Tips for Accommodations Online

Tips for Accommodations Online

Wheelchair Image - Decorative

While building our classes online, let’s keep in mind how to allow for academic accommodations and the provision of accessible content for students with disabilities. Thankfully, we live in an age where these accommodations are largely available to us. Here are some ideas for how you can incorporate these accommodations into your online course:

Accommodated Online Quizzes & Exams

If you are using online proctoring for exams, please make sure to communicate this to your students prior to the scheduled exam date. Students with DRC registered disabilities should take their tests and quizzes in the same format and setting as the rest of the class. It will be the Instructor’s responsibility to provide testing accommodations through the online proctoring platforms. If a student’s accommodations require extra time on exams, the online exam must be extended per their accommodation. If this student needs breaks during exams, add in their total break time to their exam.

Adjusting Exam Time and Attempts in Canvas

ADA Accessibility

Accessibility Guide within Canvas

Video: ADA Accessibility for a Word Document with Bettina Petersen, PLNU Faculty

Video: Accommodation Strategies in Canvas, Canvas Instructure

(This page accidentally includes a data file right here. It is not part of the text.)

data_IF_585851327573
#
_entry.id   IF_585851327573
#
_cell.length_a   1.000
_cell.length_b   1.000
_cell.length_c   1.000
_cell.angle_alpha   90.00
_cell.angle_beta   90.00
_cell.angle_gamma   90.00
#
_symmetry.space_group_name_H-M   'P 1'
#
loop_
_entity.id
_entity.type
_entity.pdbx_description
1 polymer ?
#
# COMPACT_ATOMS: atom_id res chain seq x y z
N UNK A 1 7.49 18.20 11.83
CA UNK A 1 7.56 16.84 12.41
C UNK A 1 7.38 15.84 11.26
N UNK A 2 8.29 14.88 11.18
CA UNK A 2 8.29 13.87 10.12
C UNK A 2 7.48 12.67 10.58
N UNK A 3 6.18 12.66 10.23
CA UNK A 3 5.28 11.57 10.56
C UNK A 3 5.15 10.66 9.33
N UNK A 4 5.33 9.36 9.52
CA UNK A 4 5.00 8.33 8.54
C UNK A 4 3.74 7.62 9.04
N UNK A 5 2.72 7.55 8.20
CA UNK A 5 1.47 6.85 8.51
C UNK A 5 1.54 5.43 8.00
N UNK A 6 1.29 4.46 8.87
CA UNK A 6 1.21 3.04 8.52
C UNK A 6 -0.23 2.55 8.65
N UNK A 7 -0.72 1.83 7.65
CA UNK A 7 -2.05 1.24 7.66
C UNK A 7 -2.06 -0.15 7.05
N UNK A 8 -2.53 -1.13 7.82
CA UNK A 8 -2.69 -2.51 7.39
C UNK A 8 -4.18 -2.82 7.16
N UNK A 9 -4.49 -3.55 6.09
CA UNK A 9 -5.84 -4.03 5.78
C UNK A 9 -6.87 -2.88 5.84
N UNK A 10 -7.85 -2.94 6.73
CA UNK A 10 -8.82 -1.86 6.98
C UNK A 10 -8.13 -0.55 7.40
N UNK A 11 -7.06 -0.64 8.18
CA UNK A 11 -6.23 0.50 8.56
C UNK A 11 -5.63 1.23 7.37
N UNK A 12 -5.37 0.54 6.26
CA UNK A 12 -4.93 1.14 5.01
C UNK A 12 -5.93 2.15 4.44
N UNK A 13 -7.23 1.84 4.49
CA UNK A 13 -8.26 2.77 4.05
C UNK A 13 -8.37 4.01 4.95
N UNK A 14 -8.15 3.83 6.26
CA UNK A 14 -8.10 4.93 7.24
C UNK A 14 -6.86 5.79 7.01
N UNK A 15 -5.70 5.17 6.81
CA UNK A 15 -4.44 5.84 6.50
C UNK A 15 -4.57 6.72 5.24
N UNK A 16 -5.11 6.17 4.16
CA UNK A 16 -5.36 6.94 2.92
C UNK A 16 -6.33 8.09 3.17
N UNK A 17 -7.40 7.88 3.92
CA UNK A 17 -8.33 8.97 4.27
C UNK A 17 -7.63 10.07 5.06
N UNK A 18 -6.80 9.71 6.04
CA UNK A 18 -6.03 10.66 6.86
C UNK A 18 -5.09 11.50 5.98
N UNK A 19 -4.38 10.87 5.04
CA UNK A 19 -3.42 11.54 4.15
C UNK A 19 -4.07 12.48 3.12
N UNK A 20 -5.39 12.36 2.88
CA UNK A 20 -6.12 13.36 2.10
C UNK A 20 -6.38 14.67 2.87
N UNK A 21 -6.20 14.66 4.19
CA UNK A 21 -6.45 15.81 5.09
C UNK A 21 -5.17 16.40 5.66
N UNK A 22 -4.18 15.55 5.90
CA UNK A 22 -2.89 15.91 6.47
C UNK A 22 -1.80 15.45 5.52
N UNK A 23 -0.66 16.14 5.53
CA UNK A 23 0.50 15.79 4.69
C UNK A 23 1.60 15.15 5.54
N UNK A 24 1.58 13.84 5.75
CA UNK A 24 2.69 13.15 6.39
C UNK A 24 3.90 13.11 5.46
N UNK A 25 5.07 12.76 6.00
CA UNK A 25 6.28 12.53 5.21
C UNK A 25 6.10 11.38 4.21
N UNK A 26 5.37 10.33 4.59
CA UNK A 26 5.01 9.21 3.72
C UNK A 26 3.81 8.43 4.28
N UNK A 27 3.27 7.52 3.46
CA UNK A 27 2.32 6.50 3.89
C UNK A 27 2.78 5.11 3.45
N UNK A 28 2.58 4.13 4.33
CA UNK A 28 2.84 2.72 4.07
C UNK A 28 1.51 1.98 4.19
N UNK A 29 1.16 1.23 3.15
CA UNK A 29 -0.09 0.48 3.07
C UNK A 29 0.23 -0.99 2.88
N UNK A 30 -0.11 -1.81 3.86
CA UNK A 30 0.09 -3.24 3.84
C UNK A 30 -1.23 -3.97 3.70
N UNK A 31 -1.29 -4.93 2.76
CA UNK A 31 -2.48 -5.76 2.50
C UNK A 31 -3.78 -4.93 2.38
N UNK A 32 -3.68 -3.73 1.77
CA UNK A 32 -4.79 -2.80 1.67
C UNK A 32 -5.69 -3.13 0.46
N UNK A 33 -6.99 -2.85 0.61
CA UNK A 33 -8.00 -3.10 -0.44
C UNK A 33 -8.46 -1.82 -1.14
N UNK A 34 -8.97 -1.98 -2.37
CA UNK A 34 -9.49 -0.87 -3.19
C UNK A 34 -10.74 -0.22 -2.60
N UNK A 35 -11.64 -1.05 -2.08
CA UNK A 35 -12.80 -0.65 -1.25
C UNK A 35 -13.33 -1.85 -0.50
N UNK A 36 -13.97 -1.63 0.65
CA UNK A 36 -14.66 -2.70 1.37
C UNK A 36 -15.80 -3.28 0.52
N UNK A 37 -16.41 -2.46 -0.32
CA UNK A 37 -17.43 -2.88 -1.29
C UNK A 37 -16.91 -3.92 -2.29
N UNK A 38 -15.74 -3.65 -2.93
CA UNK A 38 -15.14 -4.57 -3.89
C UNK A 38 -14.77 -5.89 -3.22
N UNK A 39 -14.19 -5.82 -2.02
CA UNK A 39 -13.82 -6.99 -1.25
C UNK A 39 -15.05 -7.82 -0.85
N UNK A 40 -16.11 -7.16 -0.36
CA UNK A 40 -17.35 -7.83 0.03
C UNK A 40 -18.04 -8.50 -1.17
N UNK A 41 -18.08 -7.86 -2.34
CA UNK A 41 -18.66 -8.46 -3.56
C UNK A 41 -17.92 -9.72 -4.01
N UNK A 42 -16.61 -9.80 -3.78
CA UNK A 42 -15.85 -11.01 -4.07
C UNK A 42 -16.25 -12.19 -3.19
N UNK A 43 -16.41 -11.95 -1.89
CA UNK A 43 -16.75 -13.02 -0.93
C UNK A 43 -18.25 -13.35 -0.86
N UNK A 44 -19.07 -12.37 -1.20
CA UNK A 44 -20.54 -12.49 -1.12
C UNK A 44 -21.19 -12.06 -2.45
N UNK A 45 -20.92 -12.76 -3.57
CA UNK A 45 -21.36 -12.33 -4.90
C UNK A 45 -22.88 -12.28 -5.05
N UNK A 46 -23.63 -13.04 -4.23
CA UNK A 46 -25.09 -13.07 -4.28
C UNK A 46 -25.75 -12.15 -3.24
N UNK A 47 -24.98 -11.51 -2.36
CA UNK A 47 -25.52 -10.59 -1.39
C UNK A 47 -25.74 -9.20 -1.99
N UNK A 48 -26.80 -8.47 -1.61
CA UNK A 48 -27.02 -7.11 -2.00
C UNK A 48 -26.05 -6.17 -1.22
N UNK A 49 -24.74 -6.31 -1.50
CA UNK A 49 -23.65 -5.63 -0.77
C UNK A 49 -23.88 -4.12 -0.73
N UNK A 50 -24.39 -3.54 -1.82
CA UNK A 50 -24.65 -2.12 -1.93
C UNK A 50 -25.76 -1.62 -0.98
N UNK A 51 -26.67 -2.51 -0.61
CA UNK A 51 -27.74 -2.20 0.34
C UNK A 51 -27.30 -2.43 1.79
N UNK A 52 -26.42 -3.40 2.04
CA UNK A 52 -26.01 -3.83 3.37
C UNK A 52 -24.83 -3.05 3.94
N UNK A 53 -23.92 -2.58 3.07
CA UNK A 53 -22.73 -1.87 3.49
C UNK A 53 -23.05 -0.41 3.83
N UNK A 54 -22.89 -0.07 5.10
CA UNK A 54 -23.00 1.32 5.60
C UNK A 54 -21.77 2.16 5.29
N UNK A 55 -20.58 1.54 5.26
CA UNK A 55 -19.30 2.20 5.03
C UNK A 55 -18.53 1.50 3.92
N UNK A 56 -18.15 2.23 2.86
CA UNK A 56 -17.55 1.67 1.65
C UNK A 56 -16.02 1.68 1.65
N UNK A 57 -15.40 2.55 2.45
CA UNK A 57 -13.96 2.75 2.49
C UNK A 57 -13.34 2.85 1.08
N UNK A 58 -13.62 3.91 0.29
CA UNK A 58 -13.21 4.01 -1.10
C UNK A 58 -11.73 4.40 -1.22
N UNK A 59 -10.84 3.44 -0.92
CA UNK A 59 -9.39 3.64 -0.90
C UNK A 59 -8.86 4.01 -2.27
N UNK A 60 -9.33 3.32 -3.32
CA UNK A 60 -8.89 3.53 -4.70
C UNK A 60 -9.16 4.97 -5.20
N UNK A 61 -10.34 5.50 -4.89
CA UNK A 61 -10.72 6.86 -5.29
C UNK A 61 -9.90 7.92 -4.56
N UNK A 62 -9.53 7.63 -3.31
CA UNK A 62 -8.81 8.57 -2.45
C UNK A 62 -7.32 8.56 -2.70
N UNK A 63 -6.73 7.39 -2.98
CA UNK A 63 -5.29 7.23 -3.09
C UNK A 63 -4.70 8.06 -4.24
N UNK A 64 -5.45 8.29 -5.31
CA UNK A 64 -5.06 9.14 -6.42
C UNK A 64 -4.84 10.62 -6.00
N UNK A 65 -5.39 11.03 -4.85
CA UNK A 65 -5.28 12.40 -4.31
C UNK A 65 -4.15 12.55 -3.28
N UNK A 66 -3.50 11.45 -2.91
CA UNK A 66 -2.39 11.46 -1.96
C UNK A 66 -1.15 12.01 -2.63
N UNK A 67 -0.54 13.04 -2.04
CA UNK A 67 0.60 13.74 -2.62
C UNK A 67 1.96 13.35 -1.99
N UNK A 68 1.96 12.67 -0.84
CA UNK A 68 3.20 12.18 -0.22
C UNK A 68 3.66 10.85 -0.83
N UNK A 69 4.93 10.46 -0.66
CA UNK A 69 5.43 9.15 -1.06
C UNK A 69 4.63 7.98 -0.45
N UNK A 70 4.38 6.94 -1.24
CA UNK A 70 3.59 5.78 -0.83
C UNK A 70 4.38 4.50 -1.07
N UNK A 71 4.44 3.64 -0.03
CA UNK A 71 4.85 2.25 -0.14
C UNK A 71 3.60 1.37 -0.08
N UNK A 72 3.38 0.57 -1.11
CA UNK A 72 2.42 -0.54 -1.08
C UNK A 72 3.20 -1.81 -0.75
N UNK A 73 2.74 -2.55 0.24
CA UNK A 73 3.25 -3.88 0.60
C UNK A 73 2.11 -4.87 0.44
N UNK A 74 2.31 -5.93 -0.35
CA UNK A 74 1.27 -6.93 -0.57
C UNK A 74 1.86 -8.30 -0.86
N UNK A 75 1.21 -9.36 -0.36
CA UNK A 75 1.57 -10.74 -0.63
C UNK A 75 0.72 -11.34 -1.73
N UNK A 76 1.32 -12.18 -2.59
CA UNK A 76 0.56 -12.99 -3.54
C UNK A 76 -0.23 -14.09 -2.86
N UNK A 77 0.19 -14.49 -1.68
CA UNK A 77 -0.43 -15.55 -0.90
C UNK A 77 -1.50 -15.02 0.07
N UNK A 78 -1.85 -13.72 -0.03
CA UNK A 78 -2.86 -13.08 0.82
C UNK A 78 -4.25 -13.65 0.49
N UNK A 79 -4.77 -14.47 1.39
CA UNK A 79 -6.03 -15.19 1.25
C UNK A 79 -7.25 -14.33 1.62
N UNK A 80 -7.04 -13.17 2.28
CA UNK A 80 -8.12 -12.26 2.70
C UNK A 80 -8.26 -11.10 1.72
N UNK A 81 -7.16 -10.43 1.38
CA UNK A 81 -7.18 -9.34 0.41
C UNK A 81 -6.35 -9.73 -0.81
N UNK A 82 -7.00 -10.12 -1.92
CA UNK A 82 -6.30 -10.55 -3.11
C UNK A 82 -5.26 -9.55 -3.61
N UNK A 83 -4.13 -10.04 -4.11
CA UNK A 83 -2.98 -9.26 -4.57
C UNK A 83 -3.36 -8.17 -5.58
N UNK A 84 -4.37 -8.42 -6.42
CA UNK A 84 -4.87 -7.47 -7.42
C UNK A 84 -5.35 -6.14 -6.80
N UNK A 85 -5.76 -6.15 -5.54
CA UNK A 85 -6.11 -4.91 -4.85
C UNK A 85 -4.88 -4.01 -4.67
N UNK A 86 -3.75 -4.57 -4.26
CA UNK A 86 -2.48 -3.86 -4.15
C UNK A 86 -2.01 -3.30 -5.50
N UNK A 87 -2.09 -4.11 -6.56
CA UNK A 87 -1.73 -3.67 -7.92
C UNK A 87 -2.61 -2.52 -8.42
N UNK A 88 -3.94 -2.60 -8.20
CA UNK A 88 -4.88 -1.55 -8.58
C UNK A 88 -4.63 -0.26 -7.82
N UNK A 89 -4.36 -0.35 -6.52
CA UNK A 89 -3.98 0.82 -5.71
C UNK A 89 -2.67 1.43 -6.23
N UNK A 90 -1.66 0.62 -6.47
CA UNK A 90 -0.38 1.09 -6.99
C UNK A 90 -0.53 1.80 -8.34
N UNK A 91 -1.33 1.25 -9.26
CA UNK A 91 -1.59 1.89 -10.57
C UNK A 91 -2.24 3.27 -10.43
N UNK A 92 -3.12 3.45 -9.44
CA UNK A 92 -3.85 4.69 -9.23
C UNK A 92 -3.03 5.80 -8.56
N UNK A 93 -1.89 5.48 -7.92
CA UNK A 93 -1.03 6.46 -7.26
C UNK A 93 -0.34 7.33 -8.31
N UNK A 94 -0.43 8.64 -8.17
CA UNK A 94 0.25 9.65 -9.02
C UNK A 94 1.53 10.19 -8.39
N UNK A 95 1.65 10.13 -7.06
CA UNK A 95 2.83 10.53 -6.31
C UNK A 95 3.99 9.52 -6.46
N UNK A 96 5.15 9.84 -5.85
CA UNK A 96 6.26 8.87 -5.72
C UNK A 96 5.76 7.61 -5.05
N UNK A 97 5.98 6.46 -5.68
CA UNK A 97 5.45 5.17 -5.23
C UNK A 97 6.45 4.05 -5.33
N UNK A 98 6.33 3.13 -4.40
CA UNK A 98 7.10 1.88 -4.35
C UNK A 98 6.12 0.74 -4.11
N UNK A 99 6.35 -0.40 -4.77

Additional Accessibility Resources from Canvas’ Site

SALSA. Styled & Accessible Learning Service Agreements (SALSA) is an alternative to the default Syllabus in Canvas. Salsa is an open source web application being developed at Utah State University.

UDOIT. The Universal Design Online content Inspection Tool, or UDOIT (pronounced, “You Do It”) enables faculty to identify accessibility issues in their Canvas course content. It will scan a course, generate a report, and provide resources on how to address common accessibility issues.  It was created by the Center for Distributed Learning (CDL) at the University of Central Florida (UCF).

Significant contributions to the guide on Canvas were made by:

  • John Raible: Instructional Designer for the Center for Distributed Learning at the University of Central Florida
  • Nancy Swenson: Instructional Designer for the Center for Distributed Learning at the University of Central Florida

Changes Due to Online Format

“Keep in mind students will be acclimating to the majority of their classes being offered in a hybrid and online format. Students may find new barriers to accessing course content or ways their disability impacts learning.  For example, students may no longer need a note taking accommodation if you remove a live synchronous lecture component from your class, but students who have an accommodation of captioning may need additional time to complete assignments if there are delays due to heightened requests for captions.”

~ from the University of Cincinnati, Center for Enhancement of Teaching & Learning.

Screen Readers and Browsers and Subtitles

From Canvas: Canvas officially supports the following screen reader and browser combinations:

“Official browser support means that these browsers are actively tested against Canvas code. Canvas may be able to be used in any other browser or screen reader not listed, but official support is not provided. Learn more about supported Canvas browsers.”